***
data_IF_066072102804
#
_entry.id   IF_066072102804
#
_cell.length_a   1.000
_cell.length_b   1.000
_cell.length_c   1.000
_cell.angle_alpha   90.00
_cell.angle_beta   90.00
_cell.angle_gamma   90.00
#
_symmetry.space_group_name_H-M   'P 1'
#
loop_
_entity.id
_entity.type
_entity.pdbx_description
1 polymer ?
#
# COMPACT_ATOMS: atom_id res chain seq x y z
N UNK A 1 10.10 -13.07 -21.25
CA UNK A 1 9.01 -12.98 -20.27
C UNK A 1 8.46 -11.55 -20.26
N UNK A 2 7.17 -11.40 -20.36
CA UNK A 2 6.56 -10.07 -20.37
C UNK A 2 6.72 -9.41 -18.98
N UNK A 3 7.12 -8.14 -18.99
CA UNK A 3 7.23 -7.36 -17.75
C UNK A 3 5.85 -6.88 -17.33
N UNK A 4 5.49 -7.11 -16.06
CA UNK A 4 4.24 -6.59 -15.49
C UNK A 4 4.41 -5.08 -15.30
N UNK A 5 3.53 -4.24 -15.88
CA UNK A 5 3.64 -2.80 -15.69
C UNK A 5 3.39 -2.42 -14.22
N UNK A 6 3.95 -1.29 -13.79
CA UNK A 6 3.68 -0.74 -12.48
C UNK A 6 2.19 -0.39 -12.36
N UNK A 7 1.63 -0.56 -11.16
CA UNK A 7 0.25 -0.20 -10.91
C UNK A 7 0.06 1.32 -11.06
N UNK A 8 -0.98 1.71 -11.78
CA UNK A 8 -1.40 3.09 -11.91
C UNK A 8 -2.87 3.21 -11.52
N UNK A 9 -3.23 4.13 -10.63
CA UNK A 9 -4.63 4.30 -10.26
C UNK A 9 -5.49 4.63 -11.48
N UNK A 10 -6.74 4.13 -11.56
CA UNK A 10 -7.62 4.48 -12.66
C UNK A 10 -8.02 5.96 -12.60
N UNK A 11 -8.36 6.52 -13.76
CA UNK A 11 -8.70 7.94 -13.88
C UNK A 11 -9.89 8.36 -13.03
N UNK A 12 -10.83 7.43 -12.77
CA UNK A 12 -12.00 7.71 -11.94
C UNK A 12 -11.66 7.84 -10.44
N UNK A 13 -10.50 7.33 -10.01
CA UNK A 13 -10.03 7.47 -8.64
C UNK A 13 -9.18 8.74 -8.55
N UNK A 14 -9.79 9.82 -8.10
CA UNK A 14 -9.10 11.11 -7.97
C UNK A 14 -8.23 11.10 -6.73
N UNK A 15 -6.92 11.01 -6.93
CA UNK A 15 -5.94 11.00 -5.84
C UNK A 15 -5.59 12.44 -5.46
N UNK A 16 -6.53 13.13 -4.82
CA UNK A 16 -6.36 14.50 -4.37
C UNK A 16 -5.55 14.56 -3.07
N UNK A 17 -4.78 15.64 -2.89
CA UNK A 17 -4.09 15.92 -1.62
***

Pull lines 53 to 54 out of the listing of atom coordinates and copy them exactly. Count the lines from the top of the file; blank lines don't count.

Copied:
C UNK A 11 -9.89 8.36 -13.03
N UNK A 12 -10.83 7.43 -12.77